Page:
Malawi, a small southern Africa nation, remains one of the most impoverished countries in the world. Malawi has depended on agriculture for economic survival over the years. The main cash crops are tobacco and tea while maize is largely grown for consumption purposes. Maize is our staple food.
In the economic state we are in today, after over 50 years of political independence, it is obvious that agriculture has done miserably little to accelerate economic growth. This is why for over decades, a song of economic diversification has been sung by many politicians, economists, development partners and academicians, among others.
Mining has been one of the major sectors that are considered as catalysts for rapid economic and social development in Malawi.
However, mining alone does not seem to be the perfect way out of perpetual poverty for the people of Malawi. The case of Kayerekera in Karonga is a case in point.
According to experts, Lake Malawi is sitting on potentially lucrative oil reserves, which, if properly exploited and managed, would help us completely turnaround the perpetually fragile economy.
So when His Excellency President Professor Arthur Peter Mutharika (APM) touts about his government’s serious intentions to invest in oil exploration in Lake Malawi, Malawians must have a reason to sigh some relief because oil drilling all over the world generates substantial economic gains.
I am aware there are some pessimists who believe that oil drilling shall seriously endanger Lake Malawi’s ecosystem and thus talk of oil drilling is mere unacceptable.
I dare say today that this type of thinking is archaic and retrogressive. Oil drilling, as the President rightly believes, is a sure catalyst for Malawi’s economic boom.
Compatriots, oil is big business all over the world when properly run. Many countries in the Middle East including Iran, Qatar, United Arab Emirates, Kuwait and Iraq have experienced immense economic upsurges due to oil drilling and trade.
Malawi would earn billions of Kwacha in revenue through oil drilled from Lake Malawi. This revenue would come from selling of leases to oil companies, bonuses from companies bidding against each other and royalties from production activities.
This money would trickle down to ordinary Malawians who shall enjoy improved delivery service, including five-star medical services. Our children will receive quality and affordable education and our road rail infrastructure will be world class while our airports will be big enough to accommodate major world airlines.
Not only will oil exploration and drilling activities address the issue of high unemployment in Malawi, but it will achieve the goal of higher revenues without raising taxes.
Indeed, President Mutharika is dreaming in colour, envisaging a Malawi with strong economic growth rate through oil exports. According to economic experts, the oil industry is key to genuine and real growth in Africa, including Malawi. Currently, the oil market is dominated by five major players, who account for 85 percent of the continent’s production. They are Nigeria, Algeria, Egypt, Angola and Libya. But other countries including Ghana, Uganda and Kenya are also expanding their oil exploration and drilling. Malawi cannot afford to lag behind when prospects of oil exploitation and its obvious resultant economic benefits are there.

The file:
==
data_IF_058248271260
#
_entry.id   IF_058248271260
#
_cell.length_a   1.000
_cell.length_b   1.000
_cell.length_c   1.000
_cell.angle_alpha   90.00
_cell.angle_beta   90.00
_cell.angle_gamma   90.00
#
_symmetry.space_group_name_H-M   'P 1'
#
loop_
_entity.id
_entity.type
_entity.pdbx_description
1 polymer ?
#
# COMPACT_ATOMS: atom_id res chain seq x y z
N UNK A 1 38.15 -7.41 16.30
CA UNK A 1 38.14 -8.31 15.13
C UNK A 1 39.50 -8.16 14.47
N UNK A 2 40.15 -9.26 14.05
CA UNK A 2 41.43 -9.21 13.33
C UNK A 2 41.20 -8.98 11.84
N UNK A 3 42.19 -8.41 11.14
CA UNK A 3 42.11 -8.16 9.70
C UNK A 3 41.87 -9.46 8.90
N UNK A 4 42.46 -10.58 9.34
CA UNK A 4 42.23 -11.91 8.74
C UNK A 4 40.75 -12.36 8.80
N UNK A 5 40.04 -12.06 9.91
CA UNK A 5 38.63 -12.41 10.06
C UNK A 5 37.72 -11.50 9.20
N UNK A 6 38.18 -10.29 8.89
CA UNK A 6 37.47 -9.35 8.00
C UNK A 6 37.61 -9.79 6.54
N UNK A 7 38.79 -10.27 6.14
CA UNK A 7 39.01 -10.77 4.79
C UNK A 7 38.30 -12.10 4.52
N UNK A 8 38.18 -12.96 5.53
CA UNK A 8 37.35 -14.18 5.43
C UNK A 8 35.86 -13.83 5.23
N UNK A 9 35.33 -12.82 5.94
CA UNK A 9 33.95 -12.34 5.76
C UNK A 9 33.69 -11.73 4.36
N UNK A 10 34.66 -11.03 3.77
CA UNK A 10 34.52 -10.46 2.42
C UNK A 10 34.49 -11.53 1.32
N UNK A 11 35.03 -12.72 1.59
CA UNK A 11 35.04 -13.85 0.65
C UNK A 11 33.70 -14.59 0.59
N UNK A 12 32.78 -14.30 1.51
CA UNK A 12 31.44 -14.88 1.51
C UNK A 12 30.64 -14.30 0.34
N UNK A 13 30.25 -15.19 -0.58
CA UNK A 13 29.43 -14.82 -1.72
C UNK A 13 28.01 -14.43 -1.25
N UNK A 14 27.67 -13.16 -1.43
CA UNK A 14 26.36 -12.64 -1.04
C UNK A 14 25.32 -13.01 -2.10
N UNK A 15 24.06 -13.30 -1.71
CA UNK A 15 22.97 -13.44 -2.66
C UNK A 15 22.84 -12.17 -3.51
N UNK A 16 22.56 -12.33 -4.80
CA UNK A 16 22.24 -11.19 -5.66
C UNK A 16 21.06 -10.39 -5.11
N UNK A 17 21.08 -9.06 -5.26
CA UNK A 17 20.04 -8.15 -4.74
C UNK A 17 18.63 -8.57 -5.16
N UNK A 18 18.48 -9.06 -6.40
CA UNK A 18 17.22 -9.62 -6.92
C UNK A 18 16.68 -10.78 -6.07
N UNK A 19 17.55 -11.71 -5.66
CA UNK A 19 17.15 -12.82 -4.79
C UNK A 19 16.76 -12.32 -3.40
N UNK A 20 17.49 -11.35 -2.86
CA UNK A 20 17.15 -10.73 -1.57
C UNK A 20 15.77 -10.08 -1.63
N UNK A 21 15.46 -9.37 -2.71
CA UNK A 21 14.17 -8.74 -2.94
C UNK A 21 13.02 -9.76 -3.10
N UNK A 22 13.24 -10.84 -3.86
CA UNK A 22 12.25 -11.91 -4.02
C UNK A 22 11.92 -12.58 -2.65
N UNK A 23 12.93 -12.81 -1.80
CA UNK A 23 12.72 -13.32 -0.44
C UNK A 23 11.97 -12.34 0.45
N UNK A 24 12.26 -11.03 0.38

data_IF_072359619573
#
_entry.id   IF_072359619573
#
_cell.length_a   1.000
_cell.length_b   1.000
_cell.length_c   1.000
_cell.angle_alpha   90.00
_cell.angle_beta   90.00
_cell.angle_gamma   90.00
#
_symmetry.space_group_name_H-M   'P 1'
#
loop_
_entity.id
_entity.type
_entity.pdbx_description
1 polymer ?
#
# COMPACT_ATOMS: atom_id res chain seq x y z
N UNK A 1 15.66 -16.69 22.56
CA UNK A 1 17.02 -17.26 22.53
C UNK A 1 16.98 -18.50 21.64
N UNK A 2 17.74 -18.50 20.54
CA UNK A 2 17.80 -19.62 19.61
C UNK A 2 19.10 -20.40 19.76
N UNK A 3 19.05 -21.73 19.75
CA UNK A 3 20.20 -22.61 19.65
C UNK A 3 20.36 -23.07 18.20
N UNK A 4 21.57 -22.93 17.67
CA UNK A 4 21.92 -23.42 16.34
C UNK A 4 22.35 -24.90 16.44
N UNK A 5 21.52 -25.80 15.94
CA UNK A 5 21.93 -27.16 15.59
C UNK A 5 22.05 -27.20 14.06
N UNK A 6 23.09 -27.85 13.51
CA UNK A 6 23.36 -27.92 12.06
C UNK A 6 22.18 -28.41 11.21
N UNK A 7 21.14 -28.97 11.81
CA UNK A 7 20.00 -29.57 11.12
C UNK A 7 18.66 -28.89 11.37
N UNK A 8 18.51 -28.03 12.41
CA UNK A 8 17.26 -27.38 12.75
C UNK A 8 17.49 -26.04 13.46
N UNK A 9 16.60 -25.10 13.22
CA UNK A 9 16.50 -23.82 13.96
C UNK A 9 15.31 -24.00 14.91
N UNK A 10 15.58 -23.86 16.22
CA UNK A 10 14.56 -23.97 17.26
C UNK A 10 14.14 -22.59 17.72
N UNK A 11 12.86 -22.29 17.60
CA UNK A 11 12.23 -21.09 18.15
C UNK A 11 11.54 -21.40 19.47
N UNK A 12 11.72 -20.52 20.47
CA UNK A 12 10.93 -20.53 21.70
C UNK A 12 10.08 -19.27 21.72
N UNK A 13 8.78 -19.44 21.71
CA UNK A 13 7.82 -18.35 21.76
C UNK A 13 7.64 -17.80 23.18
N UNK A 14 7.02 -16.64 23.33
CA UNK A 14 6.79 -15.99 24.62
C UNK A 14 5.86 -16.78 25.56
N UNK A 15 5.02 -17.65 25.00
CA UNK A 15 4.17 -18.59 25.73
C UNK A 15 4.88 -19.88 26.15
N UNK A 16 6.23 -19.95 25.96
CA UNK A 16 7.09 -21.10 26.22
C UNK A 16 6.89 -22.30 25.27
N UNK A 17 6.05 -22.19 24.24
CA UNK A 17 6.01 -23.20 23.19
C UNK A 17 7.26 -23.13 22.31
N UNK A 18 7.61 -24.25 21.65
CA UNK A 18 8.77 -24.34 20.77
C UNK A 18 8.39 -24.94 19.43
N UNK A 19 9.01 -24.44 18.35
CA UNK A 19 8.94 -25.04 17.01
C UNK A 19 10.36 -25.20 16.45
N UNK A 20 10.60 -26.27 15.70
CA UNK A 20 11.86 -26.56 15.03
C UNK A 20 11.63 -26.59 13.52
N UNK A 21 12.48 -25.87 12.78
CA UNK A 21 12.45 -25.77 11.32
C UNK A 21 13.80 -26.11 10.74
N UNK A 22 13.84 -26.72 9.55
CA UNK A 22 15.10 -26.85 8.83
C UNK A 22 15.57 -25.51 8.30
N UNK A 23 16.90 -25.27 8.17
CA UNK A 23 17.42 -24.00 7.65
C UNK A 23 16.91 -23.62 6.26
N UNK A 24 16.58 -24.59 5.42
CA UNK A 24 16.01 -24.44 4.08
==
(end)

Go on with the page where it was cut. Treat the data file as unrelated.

I am not an expert marine scientist and I will not therefore trash any fears of negative impact on marine life during oil drilling.
However, I still believe that the benefits accruing to the country of oil exploitation in Lake Malawi far outweigh the dangers to marine life. We cannot afford to continue to live in abject poverty when we are sitting on a lucrative resource called oil.
Indeed, experience show us that in some African countries where oil is exploited, citizens have not benefited, courtesy of the so-called ‘resource curse’ whereby instead of contributing to a stronger economy and prosperous society, oil trade result in the rise of fat cat oil barons, institutionalized corruption and environmental catastrophe while the general populace is left in the same, if not greater, poverty as before.
I am hopeful that our dear President will have this in mind and facilitate favourable regulation guiding oil exploitation and how citizens would benefit from the lucrative resource.
According to Ibibia Worik, an extractives expert at the Commonwealth Secretariat, transparency around the allocation of licenses and revenues; the establishment of an oil revenue management fund; and ongoing investment in other productive areas of the economy would provide citizens with the means to hold their government to account over oil governance, and an assurance of continued stability when wells run dry.
“A discovery would transform the Malawian economy from its current struggles into a multi-billion dollar one in an instant”, he said.
Finally, this nonsense by Tanzania to claim part or the whole Lake Malawi must stop. We have wholly owned Lake Malawi for over 100 years, according to international laws. Oil exploration or exploitation should not be a motivation to forcibly grab our Lake Malawi, Tanzania!
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“The good Lord put oil and gas there for us to find and use, and we’d better do it.”- Red Adair
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